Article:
Reading, scientific and mathematical literacies are considered essential for full participation in the modern ‘knowledge societies’ (OECD, 2009). And of the three literacies, reading literacy is considered especially important as it forms the ‘bed-rock’ on which other forms of literacies are formed. Scientific research on ‘reading education’, thus, expectedly, has had a long history in developed nations; and in the United States, in particular, the government has spent millions of dollars in funding reading literacy-related research since the 1960s.
Despite these efforts and decades of debates, the US lags behind other countries in all three forms of literacies (PISA, 2000 -2009), a “large majority of [its] students are not reading on grade level” (Boyer and Hamil, 2008) and there continues to be a lack of consensus among educators, policymakers and other parties, on the ‘best approach’ to language training. Further, educators find it particularly concerning that the children’s performance is closely linked with the poverty level of their families –“In schools where less than 10 per cent of students get free or reduced lunch, the reading score is 551 i.e. no. 2 on the international ranking for reading; and “in schools where 75 per cent or more of the students get free or reduced lunch, the reading score is 446, which is, at the bottom of the charts (NEA, 2010)”
The author of Situated Language and Learning, James Paul Gee, is an important scholars of ‘New Literacy Studies’ – an interdisciplinary field which studies language, learning, and literacy in an integrated way, in their cognitive, social, and cultural contexts (ASU). His current research interests are in the role language plays in learning; video games designs and how they support learning by incorporating effective learning principles; and what schools and education systems can learn from video games to meet the pressing challenges (of effectiveness and equity)faced by them.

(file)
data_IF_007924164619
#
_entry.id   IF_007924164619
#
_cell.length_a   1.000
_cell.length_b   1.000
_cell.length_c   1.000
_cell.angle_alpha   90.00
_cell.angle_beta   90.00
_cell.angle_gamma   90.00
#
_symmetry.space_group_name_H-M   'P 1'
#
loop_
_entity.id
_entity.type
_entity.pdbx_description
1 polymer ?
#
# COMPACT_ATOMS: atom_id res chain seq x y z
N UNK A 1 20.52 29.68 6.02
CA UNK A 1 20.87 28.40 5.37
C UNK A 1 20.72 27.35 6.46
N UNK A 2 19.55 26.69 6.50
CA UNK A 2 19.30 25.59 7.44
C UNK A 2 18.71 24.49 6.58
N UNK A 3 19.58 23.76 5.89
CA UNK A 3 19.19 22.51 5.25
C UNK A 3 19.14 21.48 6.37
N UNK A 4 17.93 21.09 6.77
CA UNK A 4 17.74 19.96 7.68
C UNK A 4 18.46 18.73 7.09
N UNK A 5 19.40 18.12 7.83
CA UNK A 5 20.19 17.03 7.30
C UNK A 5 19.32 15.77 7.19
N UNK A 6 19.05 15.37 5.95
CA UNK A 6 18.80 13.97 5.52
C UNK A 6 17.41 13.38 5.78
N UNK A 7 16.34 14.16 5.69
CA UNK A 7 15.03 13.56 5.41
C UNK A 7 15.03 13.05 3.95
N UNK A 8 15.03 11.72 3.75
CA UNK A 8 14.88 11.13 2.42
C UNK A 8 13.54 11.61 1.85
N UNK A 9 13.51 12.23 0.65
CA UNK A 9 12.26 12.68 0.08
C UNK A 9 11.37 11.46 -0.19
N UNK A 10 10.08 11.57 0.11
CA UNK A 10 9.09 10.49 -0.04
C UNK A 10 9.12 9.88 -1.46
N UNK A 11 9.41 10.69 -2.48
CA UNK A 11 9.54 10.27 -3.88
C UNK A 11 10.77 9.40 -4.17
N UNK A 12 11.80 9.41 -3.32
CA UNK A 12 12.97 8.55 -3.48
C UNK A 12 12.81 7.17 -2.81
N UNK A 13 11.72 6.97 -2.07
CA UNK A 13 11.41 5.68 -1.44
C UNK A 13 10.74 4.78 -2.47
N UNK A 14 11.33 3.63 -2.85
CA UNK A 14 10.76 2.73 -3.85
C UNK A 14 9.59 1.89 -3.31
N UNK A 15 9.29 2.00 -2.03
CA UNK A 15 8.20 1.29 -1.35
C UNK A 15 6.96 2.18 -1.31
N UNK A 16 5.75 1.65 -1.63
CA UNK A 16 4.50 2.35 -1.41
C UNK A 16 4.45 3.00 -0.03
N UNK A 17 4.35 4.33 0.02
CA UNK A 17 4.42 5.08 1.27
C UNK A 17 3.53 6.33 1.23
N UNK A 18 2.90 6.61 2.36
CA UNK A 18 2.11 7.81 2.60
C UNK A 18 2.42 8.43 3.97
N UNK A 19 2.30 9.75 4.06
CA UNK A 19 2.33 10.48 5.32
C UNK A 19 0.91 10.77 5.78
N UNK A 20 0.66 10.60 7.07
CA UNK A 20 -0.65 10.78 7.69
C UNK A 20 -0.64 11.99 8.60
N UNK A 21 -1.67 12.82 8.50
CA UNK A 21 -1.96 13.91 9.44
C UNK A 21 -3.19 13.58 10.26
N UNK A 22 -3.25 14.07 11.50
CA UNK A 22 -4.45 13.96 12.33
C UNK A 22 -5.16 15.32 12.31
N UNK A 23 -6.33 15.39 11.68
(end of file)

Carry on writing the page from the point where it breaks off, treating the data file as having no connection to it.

James Gee’s Situated Language and Learning, A Critique of Traditional Schooling : Book Summary
The book, as Gee notes in the Introductory chapter, is “one argument” (Ch1, p. 2), broken into six chapters, which can be summarized as follows.
What’s hard for children is not learning to read but learning to read and learn “academic contet” such as mathematics, science and social studies. This is because each content area (or subjects) is written in a “specialist variety of language and symbols” which is markedly different from the everyday (or vernacular) language used by children (Ch2, p. 15-17).
Children from privileged families, by virtue of the fact that their parents/care-givers are familiar with, and understand the importance of academic language, get a crucial ‘head-start’ before school; and also continue to receive support at home after they have joined school. Most schools, however, are barely even aware that academic varieties of language exist and that they have to be ‘especially’ learnt by young children. Instead, they focus largely on ‘phonemic awareness’ training. This, Gee argues, leads to the “fourth grade slump” (Ch3, p. 38, 41) (a phenomenon in which children who ‘seem’ to be able to read in early grades are unable to comprehend texts of fourth and higher grades).
He gives examples of Pokémon (a video-game based media franchise comprising of fictional characters such as ‘Charmander’ and ‘Charizard’) to show how children from even non-privileged backgrounds are able to easily master the highly complex ‘specialist language’ of the game; and uses this to argue that “human mind works best when it can build and run simulations of experiences its owner has had – like playing a video game in the mind” (Ch4). Since, learning to read and learning content can never really be separated (Ch 4, p. 35), people learn specialist language as well as the content and related “ways of thinking” (say, as a physicist or geographer or in case of video-games as an ‘alien’ or a ‘sharp-shooter’) “when they can tie the words and structures of those languages to experiences they have had.” (Ch. 4) In other words, learning (to read) works best as a cultural process and not as an instructed process (Ch. 4, p. 35).